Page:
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Utah Prison Joins Initiative To Curb Solitary Confinement

Whittney Evans
The maximum security unit at the Utah State Prison.

The Utah Department of Corrections has signed on to a nationwide initiative to put fewer inmates in solitary confinement. Corrections officials say it will enhance efforts already underway.

The maximum security unit at the Utah State prison is an intimidating place.

Jerry Pope, Director of the Division of Prison operations is showing me around.

“What you’re looking at is we’ve got six sections in this building,” he says. “This officer, he watches them and they get out about an hour and a half a day together.”

He says something like assaulting staff or other inmates will get a prisoner solitary confinement. But prior to recent changes, the rules for who went into solitary, and how long they stayed there were inconsistent.

“There was really no rhyme or reason to the program,” Pope says. “There was no program.”

Now, a committee of prison officials convene once a week to evaluate the individuals causing trouble. And they’ve created a three-tier system, in which inmates earn more and more privileges until they’re reassigned to the general population. Pope says it gives inmates a light at the end of the tunnel, where there was none before.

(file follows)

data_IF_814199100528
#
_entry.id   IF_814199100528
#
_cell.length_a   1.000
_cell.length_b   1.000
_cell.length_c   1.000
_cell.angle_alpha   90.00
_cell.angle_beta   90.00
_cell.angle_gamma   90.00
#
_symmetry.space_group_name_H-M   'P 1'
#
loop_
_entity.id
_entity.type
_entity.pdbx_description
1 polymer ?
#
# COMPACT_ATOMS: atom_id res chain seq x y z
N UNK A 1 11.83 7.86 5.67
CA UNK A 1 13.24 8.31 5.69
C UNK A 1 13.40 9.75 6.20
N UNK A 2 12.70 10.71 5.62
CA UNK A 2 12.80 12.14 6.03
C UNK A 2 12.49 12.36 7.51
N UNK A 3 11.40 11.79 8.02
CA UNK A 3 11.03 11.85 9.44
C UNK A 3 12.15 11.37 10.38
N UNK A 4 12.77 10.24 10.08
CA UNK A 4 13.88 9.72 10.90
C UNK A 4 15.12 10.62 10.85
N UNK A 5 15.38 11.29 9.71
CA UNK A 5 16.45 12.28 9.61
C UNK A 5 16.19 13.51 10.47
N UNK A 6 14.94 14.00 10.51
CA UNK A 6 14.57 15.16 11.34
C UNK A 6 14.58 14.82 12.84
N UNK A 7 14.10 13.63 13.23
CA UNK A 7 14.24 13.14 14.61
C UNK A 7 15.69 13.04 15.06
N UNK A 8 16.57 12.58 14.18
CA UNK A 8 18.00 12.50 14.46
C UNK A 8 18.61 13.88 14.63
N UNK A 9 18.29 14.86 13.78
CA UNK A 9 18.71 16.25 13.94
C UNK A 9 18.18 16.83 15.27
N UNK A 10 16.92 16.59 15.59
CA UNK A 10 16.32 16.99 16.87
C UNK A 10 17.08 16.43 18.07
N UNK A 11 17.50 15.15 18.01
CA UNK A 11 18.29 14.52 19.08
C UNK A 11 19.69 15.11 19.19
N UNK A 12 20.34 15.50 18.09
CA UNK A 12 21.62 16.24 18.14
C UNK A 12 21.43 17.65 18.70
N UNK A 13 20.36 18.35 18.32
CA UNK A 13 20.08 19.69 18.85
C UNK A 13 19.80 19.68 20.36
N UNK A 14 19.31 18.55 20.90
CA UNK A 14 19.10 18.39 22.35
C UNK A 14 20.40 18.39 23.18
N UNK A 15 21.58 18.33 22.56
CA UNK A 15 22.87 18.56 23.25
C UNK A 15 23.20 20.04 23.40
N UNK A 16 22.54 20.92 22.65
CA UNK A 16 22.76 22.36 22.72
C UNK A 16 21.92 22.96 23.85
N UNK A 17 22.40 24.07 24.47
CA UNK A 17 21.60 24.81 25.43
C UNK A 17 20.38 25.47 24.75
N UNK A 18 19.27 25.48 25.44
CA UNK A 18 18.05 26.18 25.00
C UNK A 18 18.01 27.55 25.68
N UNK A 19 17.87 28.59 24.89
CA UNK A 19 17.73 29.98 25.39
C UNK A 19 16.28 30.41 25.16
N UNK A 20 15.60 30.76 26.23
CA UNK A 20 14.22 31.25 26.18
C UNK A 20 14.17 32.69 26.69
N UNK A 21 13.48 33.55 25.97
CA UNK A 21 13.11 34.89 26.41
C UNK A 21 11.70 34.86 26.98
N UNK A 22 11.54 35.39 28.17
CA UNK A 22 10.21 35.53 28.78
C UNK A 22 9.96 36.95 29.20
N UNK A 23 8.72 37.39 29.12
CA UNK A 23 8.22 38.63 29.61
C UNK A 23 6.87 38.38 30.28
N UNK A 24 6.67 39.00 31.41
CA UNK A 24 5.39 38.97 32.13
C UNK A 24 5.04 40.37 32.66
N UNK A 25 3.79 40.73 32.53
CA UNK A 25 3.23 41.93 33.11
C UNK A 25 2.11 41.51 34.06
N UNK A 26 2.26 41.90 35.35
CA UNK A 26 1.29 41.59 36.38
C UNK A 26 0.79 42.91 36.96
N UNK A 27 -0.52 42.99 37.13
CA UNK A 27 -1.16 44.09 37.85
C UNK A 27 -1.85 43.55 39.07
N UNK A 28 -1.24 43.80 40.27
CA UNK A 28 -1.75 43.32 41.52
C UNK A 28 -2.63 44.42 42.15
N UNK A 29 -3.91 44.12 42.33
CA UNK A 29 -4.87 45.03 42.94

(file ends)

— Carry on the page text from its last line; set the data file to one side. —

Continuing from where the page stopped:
“For those that want to progress and those that want to do better, I think it’s working,” he says.

In the last year, Utah has gone from having one of the highest rates of prisoners in solitary confinement to a number more comparable to the national average. 

Utah is one of five states that will be working with the Vera Institute of Justice over the next 21 months to improve their policies even more. Jean Casella with the group Solitary Watch says with this partnership, Utah can treat inmates more like other Western countries where solitary confinement is rare because it’s not an acceptable practice.

“It also tends to lead to more prison violence because it breaks it breaks down people’s psyches and makes them very angry and depressed and anxious,” Casella says.

Back at the prison, Jerry Pope says inviting more scrutiny will make the facility a safer place for inmates, staff and the public should offenders in solitary confinement eventually be released.  

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